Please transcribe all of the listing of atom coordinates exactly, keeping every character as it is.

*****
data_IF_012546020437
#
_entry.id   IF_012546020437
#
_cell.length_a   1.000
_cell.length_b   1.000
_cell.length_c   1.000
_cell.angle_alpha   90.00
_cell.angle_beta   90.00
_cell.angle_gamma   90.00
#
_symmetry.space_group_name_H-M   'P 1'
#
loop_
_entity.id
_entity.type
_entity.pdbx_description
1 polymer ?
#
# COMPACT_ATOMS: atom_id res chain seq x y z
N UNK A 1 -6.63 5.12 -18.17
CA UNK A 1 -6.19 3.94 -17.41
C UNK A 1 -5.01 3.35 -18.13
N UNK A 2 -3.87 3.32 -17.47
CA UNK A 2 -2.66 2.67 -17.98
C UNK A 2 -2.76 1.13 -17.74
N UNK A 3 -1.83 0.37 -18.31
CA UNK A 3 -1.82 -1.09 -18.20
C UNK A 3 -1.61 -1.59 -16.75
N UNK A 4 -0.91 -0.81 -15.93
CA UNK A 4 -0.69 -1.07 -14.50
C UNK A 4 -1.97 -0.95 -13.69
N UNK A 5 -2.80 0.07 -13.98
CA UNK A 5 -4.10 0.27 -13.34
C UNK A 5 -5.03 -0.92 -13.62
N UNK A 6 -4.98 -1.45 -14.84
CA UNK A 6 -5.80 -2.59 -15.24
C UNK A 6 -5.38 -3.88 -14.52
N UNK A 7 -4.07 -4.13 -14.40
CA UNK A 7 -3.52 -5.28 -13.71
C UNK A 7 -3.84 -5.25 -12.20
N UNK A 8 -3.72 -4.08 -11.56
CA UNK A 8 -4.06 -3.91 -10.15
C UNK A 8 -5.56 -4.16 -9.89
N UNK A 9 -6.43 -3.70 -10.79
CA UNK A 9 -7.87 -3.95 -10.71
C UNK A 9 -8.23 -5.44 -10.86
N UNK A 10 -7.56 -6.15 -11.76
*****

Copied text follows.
data_IF_012546020437
#
_entry.id   IF_012546020437
#
_cell.length_a   1.000
_cell.length_b   1.000
_cell.length_c   1.000
_cell.angle_alpha   90.00
_cell.angle_beta   90.00
_cell.angle_gamma   90.00
#
_symmetry.space_group_name_H-M   'P 1'
#
loop_
_entity.id
_entity.type
_entity.pdbx_description
1 polymer ?
#
# COMPACT_ATOMS: atom_id res chain seq x y z
N UNK A 1 -6.63 5.12 -18.17
CA UNK A 1 -6.19 3.94 -17.41
C UNK A 1 -5.01 3.35 -18.13
N UNK A 2 -3.87 3.32 -17.47
CA UNK A 2 -2.66 2.67 -17.98
C UNK A 2 -2.76 1.13 -17.74
N UNK A 3 -1.83 0.37 -18.31
CA UNK A 3 -1.82 -1.09 -18.20
C UNK A 3 -1.61 -1.59 -16.75
N UNK A 4 -0.91 -0.81 -15.93
CA UNK A 4 -0.69 -1.07 -14.50
C UNK A 4 -1.97 -0.95 -13.69
N UNK A 5 -2.80 0.07 -13.98
CA UNK A 5 -4.10 0.27 -13.34
C UNK A 5 -5.03 -0.92 -13.62
N UNK A 6 -4.98 -1.45 -14.84
CA UNK A 6 -5.80 -2.59 -15.24
C UNK A 6 -5.38 -3.88 -14.52
N UNK A 7 -4.07 -4.13 -14.40
CA UNK A 7 -3.52 -5.28 -13.71
C UNK A 7 -3.84 -5.25 -12.20
N UNK A 8 -3.72 -4.08 -11.56
CA UNK A 8 -4.06 -3.91 -10.15
C UNK A 8 -5.56 -4.16 -9.89
N UNK A 9 -6.43 -3.70 -10.79
CA UNK A 9 -7.87 -3.95 -10.71
C UNK A 9 -8.23 -5.44 -10.86
N UNK A 10 -7.56 -6.15 -11.76